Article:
University of Warwick: Has COVID 19 undermined the rule of law? New research examines actions in the Western Balkans

The coronavirus pandemic has presented populist governments with a unique opportunity to implement authoritarian measures and to limit public scrutiny of their decisions and policies, argues Dr Andi Hoxhaj of Warwick Law School in a new paper published in the European Journal of Comparative Law and Governance.

In the paper, Dr Hoxhaj and co-author Dr Fabian Zhilla examine Western Balkans governments’ approaches to introducing and enforcing covid-19 legal measures, and ask whether the coronavirus pandemic has exposed the weaknesses of existing constitutional checks and balances in the six Western Balkans states.

Dr Hoxhaj was invited to present his conclusions at the re:constitution Workshop, Constitutionalism and Covid-19: Broadening the Lens, held from 30 September to 1 October in Rome, Italy.

Explaining his findings, Dr Hoxhaj said: “The covid-19 pandemic crisis produced a golden opportunity for authoritarian forces to undermine the rule of law and the state of democracy in the Western Balkans.

“Leaders have certainly made the most of it – silencing the media, suspending courts, using the full power of public office in their electoral bids, suppressing the opposition’s ability to challenge the ruling parties, and restricting freedoms.

“Through these actions, authoritarian leaders have further captured state institutions, acquired more unaccounted powers, and severely restricted parliamentary oversight – and as a result, further eroded the already weak rule of law system in the Western Balkans.”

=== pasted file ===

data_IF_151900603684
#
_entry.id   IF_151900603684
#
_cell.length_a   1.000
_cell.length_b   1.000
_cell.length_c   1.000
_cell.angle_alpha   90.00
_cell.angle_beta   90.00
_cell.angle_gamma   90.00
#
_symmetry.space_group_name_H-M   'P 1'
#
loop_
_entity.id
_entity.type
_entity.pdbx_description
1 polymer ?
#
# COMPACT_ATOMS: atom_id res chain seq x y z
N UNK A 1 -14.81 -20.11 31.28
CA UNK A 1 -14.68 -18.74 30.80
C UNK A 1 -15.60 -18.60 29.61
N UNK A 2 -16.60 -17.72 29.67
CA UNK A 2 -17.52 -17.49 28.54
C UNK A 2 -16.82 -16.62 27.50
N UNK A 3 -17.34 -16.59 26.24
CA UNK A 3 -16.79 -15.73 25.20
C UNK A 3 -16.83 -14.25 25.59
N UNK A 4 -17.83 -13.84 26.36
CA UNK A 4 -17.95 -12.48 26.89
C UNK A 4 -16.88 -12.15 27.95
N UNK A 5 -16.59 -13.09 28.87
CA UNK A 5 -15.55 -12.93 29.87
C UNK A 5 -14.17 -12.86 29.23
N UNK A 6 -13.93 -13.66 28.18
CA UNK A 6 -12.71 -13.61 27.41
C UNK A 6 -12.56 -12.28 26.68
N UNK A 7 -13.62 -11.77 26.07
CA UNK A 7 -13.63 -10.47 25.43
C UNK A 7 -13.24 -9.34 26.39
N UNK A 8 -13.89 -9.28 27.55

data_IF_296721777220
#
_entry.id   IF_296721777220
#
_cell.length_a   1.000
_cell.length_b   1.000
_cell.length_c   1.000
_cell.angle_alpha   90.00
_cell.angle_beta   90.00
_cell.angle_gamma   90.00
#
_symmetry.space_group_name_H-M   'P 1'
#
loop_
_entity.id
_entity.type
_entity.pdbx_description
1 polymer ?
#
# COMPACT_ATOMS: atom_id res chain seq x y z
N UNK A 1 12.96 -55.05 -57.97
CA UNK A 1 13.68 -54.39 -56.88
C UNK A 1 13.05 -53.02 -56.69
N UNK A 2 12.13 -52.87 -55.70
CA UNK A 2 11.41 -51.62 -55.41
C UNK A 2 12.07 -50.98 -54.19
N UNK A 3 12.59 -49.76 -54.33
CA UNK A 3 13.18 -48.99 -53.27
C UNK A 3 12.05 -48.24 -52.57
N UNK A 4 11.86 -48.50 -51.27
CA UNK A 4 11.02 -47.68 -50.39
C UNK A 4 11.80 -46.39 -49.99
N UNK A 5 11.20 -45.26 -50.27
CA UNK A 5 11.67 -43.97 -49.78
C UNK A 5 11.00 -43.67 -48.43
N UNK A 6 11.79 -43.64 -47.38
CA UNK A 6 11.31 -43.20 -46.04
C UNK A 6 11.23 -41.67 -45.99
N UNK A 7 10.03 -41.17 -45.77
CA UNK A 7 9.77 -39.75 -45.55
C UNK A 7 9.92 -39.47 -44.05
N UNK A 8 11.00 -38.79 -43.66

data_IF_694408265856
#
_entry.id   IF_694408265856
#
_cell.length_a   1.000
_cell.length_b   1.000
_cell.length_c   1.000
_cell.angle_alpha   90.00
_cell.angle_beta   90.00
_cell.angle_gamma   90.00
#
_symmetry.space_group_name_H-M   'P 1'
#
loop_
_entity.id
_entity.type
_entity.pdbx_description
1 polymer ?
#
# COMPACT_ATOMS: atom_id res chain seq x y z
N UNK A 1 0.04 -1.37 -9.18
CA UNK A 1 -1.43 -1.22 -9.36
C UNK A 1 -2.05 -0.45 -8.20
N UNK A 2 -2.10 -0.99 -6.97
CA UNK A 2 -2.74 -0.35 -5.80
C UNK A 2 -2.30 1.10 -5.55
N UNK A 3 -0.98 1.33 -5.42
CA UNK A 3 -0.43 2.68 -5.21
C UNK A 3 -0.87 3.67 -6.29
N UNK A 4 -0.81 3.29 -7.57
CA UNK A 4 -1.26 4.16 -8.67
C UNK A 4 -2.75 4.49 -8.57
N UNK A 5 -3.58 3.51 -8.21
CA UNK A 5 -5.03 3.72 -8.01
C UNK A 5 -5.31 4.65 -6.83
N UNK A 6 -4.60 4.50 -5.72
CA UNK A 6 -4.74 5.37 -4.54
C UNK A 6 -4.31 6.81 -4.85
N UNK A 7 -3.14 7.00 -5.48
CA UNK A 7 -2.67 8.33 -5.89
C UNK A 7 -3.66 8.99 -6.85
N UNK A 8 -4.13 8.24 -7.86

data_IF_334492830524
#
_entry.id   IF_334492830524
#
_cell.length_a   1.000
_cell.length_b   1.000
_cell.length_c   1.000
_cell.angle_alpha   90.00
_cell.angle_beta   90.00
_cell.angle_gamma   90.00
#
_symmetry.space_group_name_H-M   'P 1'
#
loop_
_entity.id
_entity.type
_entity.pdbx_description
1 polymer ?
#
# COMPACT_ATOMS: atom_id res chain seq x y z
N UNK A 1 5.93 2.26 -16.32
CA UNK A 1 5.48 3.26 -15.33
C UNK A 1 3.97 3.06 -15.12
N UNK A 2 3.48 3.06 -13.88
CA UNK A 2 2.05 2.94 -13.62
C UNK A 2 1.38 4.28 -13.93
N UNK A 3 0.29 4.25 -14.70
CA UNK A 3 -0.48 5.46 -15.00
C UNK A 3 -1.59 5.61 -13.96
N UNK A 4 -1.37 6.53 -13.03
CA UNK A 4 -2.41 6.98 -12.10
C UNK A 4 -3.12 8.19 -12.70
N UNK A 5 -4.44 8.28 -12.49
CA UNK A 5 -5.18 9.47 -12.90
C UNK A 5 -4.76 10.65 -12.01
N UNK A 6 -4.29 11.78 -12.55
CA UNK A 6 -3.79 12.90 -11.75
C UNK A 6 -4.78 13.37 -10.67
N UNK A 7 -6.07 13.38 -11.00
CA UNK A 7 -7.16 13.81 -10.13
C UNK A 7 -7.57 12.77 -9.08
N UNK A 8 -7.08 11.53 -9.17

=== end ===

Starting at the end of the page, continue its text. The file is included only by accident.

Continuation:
Hoxhaj and Zhilla divided the six Western Balkans governments into three categories to analyse how the covid-19 crisis was exploited to consolidate power. These are:

semiautocratic regime: Albania, North Macedonia, Montenegro, and Serbia.
volatile autocratic regime: Kosovo
ethnic autocracy: Bosnia and Herzegovina

Measures adopted by the governments included announcing a state of emergency by decree rather than by passing emergency laws through Parliament, delaying elections, deploying the police to break up public gatherings, instructing the courts to prioritise covid-related trials, limiting opposition parties’ access to media and communications, arresting people protesting on non-covid issues for breaking coronavirus curfews, giving pre-election bribes disguised as emergency financial support, and in one case, police arresting an opposition politician on the pretext of breaking lockdown.

Dr Hoxhaj added: “Our conclusion from the individual country studies is that Western Balkans governance during covid-19 not only resulted in the expansion of an authoritarian approach, but went further, by exploiting the pandemic as an opportunity to advance political agendas away from public scrutiny”.

The paper highlights that emergency laws can be seen as an indicator of the rise of totalitarian behaviour of the leadership in emerging democracies: a legalised vacuum of checks and balance is quickly exploited by political elite to extend the state capture. In this context this paper draws attention to further research on situation like pandemics where the mushrooming of emergency laws may be viewed as a characteristic of autocratic governance.

Dr Zhilla commented: “Most of the emergency laws and measures were brought into force through decrees and announcements from government leaders, bypassing the parliamentary procedures, consultations and scrutiny from the media, civil society, academia and the courts which are the hallmarks of liberal democracy. That this happened in plain sight is of great concern”.

Dr Hoxhaj and Dr Zhilla urge the EU to make greater effort through its conditionality instruments to help empower civil society, media and other non-state actors to transform the Western Balkans’s stabiliocracies and reaffirm the rule of law.

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